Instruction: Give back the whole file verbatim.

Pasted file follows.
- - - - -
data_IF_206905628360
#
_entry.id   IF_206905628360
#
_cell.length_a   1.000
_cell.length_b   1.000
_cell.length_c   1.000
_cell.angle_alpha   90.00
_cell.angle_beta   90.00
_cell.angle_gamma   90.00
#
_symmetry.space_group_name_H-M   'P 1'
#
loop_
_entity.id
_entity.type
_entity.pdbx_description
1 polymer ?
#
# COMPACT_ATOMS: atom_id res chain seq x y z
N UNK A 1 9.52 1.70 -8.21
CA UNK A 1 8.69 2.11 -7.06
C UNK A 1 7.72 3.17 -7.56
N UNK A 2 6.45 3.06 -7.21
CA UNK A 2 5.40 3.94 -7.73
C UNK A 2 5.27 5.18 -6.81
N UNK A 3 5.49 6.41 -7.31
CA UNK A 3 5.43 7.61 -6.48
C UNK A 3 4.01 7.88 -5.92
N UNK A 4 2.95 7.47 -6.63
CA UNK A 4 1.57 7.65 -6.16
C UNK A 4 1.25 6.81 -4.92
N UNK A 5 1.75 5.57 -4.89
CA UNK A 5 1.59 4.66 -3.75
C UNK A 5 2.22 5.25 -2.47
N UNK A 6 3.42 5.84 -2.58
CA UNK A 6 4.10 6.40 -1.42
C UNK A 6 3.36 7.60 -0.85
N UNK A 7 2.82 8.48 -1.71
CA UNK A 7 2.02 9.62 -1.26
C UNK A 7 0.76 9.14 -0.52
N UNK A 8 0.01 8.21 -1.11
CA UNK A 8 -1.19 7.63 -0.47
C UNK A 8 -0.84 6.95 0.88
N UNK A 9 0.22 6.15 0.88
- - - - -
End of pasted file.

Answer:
data_IF_206905628360
#
_entry.id   IF_206905628360
#
_cell.length_a   1.000
_cell.length_b   1.000
_cell.length_c   1.000
_cell.angle_alpha   90.00
_cell.angle_beta   90.00
_cell.angle_gamma   90.00
#
_symmetry.space_group_name_H-M   'P 1'
#
loop_
_entity.id
_entity.type
_entity.pdbx_description
1 polymer ?
#
# COMPACT_ATOMS: atom_id res chain seq x y z
N UNK A 1 9.52 1.70 -8.21
CA UNK A 1 8.69 2.11 -7.06
C UNK A 1 7.72 3.17 -7.56
N UNK A 2 6.45 3.06 -7.21
CA UNK A 2 5.40 3.94 -7.73
C UNK A 2 5.27 5.18 -6.81
N UNK A 3 5.49 6.41 -7.31
CA UNK A 3 5.43 7.61 -6.48
C UNK A 3 4.01 7.88 -5.92
N UNK A 4 2.95 7.47 -6.63
CA UNK A 4 1.57 7.65 -6.16
C UNK A 4 1.25 6.81 -4.92
N UNK A 5 1.75 5.57 -4.89
CA UNK A 5 1.59 4.66 -3.75
C UNK A 5 2.22 5.25 -2.47
N UNK A 6 3.42 5.84 -2.58
CA UNK A 6 4.10 6.40 -1.42
C UNK A 6 3.36 7.60 -0.85
N UNK A 7 2.82 8.48 -1.71
CA UNK A 7 2.02 9.62 -1.26
C UNK A 7 0.76 9.14 -0.52
N UNK A 8 0.01 8.21 -1.11
CA UNK A 8 -1.19 7.63 -0.47
C UNK A 8 -0.84 6.95 0.88
N UNK A 9 0.22 6.15 0.88